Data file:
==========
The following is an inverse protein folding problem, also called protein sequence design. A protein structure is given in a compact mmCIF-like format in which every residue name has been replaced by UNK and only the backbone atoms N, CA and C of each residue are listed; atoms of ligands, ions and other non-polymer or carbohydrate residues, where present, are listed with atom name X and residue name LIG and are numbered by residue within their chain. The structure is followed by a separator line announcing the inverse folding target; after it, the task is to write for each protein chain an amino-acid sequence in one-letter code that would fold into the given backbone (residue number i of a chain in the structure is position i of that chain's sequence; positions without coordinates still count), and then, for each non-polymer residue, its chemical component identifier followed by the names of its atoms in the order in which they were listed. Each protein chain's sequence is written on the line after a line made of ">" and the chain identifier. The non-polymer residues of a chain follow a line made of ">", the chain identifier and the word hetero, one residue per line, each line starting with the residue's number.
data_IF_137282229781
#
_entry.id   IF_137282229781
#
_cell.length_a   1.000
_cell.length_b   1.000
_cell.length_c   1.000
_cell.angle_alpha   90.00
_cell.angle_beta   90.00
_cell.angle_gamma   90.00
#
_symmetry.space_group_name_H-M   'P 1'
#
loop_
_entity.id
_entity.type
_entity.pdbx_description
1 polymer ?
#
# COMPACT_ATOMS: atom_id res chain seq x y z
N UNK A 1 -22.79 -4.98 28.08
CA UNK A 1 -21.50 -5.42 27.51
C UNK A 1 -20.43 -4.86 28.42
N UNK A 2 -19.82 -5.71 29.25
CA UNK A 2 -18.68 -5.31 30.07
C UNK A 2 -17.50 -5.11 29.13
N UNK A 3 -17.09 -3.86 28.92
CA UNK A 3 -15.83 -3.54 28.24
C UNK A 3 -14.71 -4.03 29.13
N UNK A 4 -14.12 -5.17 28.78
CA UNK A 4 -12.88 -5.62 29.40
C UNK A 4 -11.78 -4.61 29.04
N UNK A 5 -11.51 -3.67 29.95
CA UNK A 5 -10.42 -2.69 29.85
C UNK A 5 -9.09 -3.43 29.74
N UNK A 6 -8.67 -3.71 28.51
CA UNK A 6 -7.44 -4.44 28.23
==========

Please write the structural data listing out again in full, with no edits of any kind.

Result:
The following is an inverse protein folding problem, also called protein sequence design. A protein structure is given in a compact mmCIF-like format in which every residue name has been replaced by UNK and only the backbone atoms N, CA and C of each residue are listed; atoms of ligands, ions and other non-polymer or carbohydrate residues, where present, are listed with atom name X and residue name LIG and are numbered by residue within their chain. The structure is followed by a separator line announcing the inverse folding target; after it, the task is to write for each protein chain an amino-acid sequence in one-letter code that would fold into the given backbone (residue number i of a chain in the structure is position i of that chain's sequence; positions without coordinates still count), and then, for each non-polymer residue, its chemical component identifier followed by the names of its atoms in the order in which they were listed. Each protein chain's sequence is written on the line after a line made of ">" and the chain identifier. The non-polymer residues of a chain follow a line made of ">", the chain identifier and the word hetero, one residue per line, each line starting with the residue's number.
data_IF_137282229781
#
_entry.id   IF_137282229781
#
_cell.length_a   1.000
_cell.length_b   1.000
_cell.length_c   1.000
_cell.angle_alpha   90.00
_cell.angle_beta   90.00
_cell.angle_gamma   90.00
#
_symmetry.space_group_name_H-M   'P 1'
#
loop_
_entity.id
_entity.type
_entity.pdbx_description
1 polymer ?
#
# COMPACT_ATOMS: atom_id res chain seq x y z
N UNK A 1 -22.79 -4.98 28.08
CA UNK A 1 -21.50 -5.42 27.51
C UNK A 1 -20.43 -4.86 28.42
N UNK A 2 -19.82 -5.71 29.25
CA UNK A 2 -18.68 -5.31 30.07
C UNK A 2 -17.50 -5.11 29.13
N UNK A 3 -17.09 -3.86 28.92
CA UNK A 3 -15.83 -3.54 28.24
C UNK A 3 -14.71 -4.03 29.13
N UNK A 4 -14.12 -5.17 28.78
CA UNK A 4 -12.88 -5.62 29.40
C UNK A 4 -11.78 -4.61 29.04
N UNK A 5 -11.51 -3.67 29.95
CA UNK A 5 -10.42 -2.69 29.85
C UNK A 5 -9.09 -3.43 29.74
N UNK A 6 -8.67 -3.71 28.51
CA UNK A 6 -7.44 -4.44 28.23